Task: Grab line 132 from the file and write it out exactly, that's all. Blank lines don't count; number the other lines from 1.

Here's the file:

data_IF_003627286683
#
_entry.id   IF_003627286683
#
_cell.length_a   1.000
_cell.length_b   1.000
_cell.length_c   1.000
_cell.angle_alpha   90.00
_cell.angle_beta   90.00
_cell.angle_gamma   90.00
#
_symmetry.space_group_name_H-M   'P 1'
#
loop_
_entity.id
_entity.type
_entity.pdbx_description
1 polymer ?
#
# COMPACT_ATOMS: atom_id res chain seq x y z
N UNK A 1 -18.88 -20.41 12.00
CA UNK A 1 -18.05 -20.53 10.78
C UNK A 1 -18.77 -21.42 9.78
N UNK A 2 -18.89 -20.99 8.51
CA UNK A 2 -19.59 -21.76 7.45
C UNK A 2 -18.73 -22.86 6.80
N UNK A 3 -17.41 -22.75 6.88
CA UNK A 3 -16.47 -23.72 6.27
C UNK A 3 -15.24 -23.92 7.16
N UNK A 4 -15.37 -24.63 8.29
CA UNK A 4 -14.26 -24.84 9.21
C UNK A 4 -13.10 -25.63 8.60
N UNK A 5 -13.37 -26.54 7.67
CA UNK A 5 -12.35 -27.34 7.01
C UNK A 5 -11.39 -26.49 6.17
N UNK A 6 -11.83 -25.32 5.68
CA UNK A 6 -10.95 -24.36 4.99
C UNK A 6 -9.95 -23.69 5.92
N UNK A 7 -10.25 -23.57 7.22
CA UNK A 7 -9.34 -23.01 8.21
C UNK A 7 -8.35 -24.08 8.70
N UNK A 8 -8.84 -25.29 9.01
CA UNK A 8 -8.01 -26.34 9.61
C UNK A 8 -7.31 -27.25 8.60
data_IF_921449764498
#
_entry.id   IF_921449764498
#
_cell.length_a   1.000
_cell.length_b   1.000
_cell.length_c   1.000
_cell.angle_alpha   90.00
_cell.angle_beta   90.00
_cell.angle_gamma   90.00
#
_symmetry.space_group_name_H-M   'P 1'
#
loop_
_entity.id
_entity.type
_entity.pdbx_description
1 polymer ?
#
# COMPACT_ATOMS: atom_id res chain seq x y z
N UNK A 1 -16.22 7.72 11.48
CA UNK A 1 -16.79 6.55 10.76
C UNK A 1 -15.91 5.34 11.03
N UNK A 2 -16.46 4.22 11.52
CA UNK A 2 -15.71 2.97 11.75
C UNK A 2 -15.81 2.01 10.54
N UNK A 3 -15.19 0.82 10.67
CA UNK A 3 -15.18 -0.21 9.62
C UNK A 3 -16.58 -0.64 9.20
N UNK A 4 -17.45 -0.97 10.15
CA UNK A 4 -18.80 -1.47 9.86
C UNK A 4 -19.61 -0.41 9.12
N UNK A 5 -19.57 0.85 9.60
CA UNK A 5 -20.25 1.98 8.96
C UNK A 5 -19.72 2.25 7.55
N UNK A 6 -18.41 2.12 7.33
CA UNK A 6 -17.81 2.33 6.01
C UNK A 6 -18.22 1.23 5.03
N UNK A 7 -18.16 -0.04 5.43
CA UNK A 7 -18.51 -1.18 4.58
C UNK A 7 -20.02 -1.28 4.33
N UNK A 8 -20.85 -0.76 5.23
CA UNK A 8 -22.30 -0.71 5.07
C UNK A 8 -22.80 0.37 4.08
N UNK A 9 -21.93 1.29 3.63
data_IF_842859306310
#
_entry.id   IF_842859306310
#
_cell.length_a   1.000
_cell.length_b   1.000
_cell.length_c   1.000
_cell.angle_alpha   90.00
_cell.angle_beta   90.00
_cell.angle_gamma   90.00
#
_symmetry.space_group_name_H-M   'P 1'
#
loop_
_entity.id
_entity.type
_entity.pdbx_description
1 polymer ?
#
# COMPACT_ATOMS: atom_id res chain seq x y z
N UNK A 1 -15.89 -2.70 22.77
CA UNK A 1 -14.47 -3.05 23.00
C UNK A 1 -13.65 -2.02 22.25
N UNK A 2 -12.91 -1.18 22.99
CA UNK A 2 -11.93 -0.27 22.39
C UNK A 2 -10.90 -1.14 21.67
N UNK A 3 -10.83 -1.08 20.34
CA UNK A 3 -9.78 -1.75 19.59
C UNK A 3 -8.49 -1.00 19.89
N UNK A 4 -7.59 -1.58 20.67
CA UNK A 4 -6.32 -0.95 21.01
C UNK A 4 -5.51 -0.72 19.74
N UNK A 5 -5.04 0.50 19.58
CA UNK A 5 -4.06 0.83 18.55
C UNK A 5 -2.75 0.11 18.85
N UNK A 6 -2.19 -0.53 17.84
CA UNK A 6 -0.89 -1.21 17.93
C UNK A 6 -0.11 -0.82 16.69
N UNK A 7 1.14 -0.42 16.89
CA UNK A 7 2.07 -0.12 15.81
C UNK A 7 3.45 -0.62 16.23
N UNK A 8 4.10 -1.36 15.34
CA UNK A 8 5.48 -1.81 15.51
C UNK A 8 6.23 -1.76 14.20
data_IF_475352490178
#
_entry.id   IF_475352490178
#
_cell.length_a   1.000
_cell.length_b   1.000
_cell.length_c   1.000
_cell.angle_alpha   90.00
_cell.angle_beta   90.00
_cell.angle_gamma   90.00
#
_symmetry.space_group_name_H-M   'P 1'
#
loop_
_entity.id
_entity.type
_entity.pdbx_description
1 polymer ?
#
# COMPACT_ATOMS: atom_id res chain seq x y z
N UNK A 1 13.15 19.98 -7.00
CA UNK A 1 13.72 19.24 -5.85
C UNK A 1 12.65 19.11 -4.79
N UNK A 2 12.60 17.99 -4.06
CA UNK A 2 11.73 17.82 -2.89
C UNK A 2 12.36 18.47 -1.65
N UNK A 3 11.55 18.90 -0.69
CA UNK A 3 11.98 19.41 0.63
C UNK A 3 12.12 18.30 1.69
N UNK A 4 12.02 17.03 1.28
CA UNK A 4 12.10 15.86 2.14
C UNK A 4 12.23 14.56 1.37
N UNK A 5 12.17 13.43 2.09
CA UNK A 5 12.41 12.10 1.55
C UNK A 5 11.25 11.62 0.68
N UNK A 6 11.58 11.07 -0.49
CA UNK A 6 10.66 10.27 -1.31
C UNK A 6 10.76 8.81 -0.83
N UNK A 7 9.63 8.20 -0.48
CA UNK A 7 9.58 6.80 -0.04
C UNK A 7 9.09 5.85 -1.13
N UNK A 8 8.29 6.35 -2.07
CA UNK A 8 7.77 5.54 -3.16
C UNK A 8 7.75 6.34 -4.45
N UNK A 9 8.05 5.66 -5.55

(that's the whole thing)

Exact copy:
CA UNK A 8 5.48 -1.81 15.51